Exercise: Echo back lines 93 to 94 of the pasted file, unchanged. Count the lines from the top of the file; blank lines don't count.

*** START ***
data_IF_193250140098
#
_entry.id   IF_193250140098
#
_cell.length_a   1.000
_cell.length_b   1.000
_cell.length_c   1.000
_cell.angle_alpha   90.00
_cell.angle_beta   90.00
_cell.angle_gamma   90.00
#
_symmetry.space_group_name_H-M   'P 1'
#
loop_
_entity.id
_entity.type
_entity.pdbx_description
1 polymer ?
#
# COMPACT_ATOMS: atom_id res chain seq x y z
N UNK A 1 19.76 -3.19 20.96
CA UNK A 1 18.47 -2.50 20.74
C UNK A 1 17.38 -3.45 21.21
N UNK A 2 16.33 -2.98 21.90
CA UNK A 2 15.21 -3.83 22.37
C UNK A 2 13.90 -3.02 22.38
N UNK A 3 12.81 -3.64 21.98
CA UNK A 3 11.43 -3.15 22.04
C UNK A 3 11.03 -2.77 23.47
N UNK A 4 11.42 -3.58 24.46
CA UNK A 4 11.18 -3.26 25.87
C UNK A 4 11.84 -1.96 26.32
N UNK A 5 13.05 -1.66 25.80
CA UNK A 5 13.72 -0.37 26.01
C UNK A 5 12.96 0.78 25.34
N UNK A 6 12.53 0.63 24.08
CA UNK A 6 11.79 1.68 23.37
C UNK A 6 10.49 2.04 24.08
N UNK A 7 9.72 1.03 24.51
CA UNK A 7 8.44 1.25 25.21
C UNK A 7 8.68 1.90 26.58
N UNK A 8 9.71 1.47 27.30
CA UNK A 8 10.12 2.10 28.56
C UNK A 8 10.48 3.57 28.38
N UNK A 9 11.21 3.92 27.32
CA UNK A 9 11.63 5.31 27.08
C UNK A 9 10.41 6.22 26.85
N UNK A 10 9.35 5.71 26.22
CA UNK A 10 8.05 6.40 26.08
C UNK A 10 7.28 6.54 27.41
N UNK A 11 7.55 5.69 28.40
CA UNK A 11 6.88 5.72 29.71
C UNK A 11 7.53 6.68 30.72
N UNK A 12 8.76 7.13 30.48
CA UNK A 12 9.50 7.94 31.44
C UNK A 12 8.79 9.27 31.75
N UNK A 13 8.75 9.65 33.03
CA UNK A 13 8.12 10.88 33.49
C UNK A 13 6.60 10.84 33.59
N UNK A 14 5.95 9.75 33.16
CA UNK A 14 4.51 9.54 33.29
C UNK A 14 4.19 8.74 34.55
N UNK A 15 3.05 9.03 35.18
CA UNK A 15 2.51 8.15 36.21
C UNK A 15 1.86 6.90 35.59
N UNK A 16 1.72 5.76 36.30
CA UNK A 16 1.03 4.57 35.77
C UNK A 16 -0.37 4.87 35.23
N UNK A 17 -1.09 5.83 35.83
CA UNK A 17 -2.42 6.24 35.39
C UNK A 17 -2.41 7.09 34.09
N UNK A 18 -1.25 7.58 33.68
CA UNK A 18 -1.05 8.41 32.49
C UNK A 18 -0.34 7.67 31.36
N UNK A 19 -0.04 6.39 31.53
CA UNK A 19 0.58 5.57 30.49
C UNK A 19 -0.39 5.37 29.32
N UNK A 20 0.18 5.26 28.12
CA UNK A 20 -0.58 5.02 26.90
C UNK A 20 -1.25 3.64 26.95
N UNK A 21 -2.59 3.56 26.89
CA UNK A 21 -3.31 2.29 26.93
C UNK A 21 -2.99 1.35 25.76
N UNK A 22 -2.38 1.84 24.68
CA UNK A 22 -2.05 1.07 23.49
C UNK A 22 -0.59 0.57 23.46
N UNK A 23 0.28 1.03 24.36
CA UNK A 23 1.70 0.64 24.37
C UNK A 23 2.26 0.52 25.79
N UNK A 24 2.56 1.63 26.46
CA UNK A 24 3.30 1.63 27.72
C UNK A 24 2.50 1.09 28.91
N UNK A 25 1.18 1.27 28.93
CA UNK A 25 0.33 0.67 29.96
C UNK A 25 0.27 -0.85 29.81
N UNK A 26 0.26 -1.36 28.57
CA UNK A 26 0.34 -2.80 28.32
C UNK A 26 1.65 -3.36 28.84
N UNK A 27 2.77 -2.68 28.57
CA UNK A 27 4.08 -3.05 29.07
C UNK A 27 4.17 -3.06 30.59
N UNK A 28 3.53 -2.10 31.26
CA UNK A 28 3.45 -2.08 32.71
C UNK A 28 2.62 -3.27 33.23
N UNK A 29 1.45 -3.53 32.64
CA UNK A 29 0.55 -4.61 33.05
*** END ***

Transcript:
N UNK A 25 1.18 1.27 28.93
CA UNK A 25 0.33 0.67 29.96